Today I switched from limited basic cable TV to satellite TV. I went from having 13 channels I never watched to more than 140, of which I will probably mostly watch 13.
I still carry Netflix streaming service as well as the DVD by mail.
I have 17,111 songs in my iTunes library. I could listen to these songs continuously for 50 days straight without repeating once. I currently carry 3492 of these songs with me on my iPod. I have another 50 CDs to rip. I have accounts with Pandora, Last.fm and Spotify. I hope to get iTunes gift cards for Christmas so I can buy more music.
I have 325 apps on my iPad and 317 apps on my iPhone. I downloaded 4 of these today and side-listed another 5 for possible future purchase.
I follow 19 different podcasts with 120 unlistened episodes.
I follow 147 blogs via Google Reader, FeedlerRSS and Flipboard. This does not include the articles I find from Twitter, Facebook and Zite.
There are 5 books stacked up on my Read This Next shelf along with 13 DVDs to watch. This does not include the dozen or so phantom eBooks sitting on my Kindle, Nook app and other readers.
At some point, this all seems a bit excessive. My experience is not typical. I know lots of people with more TV channels, multiple streaming services, more books, more DVDs and hugely larger iTunes libraries. This is more media than a person can consume in an entire lifetime and still it rolls in and I accept it gratefully.
I read Neil Postman’s Amusing Ourselves to Death a few months ago and worry sometimes that he is right to fret about our current trajectory. Maybe the surfeit of media represents an insatiable urge to be entertained and distracted. Maybe the lure of all this stuff is rotting our brains and diminishing our powers of focus and sustained seriousness. Maybe the inevitable outcome is a lethal level of amusement.
There is, I think, another possibility. Maybe this stuff makes us more powerful.
Our minds are made to process information and make new information. Our minds crave information and constantly seek input to synthesize new ways of understanding ourselves and our environment. Humans have never lived in a time so filled with sources of input. Our information reach is enormous and our powers of synthesis continue to grow. We were an oral culture, then a textual culture and then a visual culture. Our urge for story underlies all of these cultural ages. We need story. We crave story. We constantly create story and share with everyone who will listen.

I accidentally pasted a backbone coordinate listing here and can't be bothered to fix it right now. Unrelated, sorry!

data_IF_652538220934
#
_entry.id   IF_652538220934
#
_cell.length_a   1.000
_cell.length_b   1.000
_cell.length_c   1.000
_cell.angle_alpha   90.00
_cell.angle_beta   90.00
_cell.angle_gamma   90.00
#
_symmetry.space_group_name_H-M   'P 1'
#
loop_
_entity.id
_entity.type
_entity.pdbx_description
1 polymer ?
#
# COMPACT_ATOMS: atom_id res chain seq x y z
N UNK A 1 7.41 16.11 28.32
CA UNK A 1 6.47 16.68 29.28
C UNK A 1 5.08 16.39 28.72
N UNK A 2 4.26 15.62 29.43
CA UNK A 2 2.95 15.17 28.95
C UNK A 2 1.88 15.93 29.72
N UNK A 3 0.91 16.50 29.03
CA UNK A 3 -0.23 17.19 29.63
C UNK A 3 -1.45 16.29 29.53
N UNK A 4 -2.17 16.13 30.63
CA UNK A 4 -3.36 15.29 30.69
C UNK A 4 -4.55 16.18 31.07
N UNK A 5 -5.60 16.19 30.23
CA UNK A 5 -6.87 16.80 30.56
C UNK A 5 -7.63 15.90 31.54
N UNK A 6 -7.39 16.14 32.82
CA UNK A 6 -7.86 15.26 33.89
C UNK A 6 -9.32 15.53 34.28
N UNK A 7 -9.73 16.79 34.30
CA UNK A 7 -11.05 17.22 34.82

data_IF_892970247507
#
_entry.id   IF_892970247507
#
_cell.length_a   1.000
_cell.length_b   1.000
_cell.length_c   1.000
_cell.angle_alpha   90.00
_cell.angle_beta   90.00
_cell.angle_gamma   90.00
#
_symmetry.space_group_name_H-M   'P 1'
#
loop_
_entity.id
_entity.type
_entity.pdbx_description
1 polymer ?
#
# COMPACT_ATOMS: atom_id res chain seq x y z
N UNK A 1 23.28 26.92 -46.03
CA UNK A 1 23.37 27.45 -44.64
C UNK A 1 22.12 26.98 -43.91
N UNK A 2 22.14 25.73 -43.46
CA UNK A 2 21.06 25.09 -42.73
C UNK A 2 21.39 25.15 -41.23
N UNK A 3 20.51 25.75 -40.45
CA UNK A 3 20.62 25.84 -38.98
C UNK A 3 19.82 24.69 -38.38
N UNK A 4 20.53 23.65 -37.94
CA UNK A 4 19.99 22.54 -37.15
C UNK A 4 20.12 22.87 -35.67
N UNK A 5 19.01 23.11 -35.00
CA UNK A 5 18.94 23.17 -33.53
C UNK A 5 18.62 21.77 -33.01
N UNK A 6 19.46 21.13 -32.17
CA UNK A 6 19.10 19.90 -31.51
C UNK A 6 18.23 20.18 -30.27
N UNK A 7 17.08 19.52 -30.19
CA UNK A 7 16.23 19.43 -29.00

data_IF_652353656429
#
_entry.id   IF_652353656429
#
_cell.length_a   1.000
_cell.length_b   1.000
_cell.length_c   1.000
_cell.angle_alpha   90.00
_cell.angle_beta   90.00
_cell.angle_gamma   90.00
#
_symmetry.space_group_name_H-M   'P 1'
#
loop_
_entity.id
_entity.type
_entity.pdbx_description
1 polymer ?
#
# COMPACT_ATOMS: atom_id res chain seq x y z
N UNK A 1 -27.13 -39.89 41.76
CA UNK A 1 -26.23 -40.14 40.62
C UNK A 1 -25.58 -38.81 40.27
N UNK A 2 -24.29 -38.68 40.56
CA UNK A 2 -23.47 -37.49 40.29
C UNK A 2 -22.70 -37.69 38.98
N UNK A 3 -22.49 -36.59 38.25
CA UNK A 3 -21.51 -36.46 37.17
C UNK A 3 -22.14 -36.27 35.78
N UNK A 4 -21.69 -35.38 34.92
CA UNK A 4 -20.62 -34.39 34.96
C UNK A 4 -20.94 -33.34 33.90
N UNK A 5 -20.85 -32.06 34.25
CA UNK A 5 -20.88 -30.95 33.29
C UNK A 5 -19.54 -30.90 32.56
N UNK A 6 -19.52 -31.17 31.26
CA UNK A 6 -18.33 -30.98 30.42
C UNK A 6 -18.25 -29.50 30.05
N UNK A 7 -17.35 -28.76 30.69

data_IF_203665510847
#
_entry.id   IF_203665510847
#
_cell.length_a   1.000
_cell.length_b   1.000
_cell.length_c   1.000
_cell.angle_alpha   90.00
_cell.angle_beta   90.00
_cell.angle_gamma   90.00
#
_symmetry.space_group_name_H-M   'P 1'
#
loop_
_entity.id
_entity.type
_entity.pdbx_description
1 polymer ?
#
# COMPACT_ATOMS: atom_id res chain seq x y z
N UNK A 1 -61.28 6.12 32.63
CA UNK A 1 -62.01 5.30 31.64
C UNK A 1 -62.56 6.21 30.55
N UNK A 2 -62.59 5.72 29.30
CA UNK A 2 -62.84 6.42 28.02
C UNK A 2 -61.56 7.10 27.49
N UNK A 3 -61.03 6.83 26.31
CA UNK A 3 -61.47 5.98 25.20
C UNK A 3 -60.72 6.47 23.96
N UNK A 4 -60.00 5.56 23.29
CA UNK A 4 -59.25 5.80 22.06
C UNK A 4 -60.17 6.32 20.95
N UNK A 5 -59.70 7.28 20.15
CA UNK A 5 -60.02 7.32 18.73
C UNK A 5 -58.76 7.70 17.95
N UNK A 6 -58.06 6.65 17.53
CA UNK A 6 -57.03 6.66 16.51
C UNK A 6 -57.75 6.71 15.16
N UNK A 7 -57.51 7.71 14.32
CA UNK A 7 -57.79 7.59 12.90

Now our culture is oral and textual and visual and tactile. The sensory inputs are vast and our appetite for story expands to meet the opportunity of new technologies. We are awash in media, at times practically drowning in it and yet we find it is not enough. We are fed and we feed in turn. We take the raw materials of the TV shows, music, podcasts, blogs, books and apps and turn them into new thoughts, new perceptions, stories that help shape the way we understand our world. We will have to be open to new ideas about story and what story looks like. We will have to be open to a generous understand of what creativity looks like and recognize that all people are creative because being creative is an inherently human trait.
I am losing the sense of this post and see that I need more time to work through this idea. Case in point, of course. That is exactly what this blog is for — a place where I can work through my ideas aloud and hopefully get those ideas improved with the ideas and insights of others.
My question: Does the media deluge portend a sickness in our cultural soul, or are these the first manifest artifacts of a profound increase in our capacity to tell and share story?
Comments very welcome.